Mercury, for example, can have a devastating effect on your health. Many people who suffer from mercury exposure report feeling more clear headed after consuming large amounts of cilantro over an extended period.
Exposure to lead is also far more common than many people realize and has many adverse effects on the body. In animal studies, cilantro has been observed to protect against lead-induced oxidative stress.
Cilantro helps cleanse the body of toxic metals by supporting the body’s natural detoxification processes (the research references are below). Compounds in cilantro leaf bind to toxic metals and loosen them from affected tissue. This process allows metals to be released from the body naturally. You can access these benefits by consuming the raw leaves or ingesting concentrated extracts.
Unfortunately, fresh cilantro goes bad very quickly. If you want to be sure to always have access to its detoxification power, supplements may be a good alternative. Supplements are an excellent choice when fresh cilantro isn’t available or if you find its taste unpalatable. I recommend Global Healing Center’s own Zeotrex™. Zeotrex is a blend of powerful herbs, including cilantro, which help promote overall health by encouraging detoxification of harmful chemicals and toxic metals.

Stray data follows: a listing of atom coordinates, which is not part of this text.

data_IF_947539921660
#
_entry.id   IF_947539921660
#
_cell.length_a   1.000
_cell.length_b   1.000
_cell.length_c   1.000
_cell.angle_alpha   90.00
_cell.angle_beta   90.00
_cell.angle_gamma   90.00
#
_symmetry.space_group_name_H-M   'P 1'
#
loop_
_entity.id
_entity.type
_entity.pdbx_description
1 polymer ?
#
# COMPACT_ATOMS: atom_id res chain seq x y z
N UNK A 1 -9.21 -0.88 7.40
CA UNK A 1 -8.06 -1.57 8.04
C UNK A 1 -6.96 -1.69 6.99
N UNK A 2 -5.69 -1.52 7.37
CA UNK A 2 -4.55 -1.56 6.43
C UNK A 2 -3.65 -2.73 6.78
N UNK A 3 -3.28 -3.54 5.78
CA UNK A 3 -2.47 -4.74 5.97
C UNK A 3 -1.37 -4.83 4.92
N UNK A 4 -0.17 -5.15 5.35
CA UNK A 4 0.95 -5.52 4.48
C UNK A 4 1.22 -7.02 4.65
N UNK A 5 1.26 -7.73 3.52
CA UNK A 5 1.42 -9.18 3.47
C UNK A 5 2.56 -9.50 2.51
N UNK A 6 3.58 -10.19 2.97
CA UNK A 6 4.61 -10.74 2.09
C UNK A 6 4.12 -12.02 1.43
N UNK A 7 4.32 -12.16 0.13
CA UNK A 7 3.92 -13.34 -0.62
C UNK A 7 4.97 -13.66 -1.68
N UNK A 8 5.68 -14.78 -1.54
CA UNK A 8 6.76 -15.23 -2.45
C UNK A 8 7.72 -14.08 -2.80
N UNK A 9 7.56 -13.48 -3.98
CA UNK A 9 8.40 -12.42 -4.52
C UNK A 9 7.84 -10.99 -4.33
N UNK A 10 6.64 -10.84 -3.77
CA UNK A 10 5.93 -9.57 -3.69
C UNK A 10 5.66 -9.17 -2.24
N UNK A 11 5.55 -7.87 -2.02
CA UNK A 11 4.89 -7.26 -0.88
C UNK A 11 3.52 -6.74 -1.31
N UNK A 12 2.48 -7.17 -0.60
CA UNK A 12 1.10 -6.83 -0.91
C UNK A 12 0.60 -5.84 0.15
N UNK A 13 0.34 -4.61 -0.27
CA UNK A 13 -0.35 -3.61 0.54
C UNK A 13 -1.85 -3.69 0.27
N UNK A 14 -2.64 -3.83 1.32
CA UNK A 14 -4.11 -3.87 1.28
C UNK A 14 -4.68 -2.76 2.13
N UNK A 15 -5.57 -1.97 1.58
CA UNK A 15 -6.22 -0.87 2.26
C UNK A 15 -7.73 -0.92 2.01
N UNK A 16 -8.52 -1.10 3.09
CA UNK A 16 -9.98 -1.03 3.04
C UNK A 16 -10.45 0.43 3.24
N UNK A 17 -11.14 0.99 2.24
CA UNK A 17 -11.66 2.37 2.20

On that note, it’s a good time to mention that not everyone appreciates the distinctive flavor of cilantro. One explanation for the difference in flavor perception is the absence of a particular gene called OR6A2. The lack of this gene seems to be common in those who report a foul taste.
Additional Health Benefits of Cilantro –
(Journal references at end of article)
Cilantro has strong antioxidant activity.
Promotes Heart Health
Cilantro may help prevent cardiovascular damage.
Provides a Mood Boost
Cilantro has been shown to promote calm feelings.
Promotes Normal Blood Sugar Levels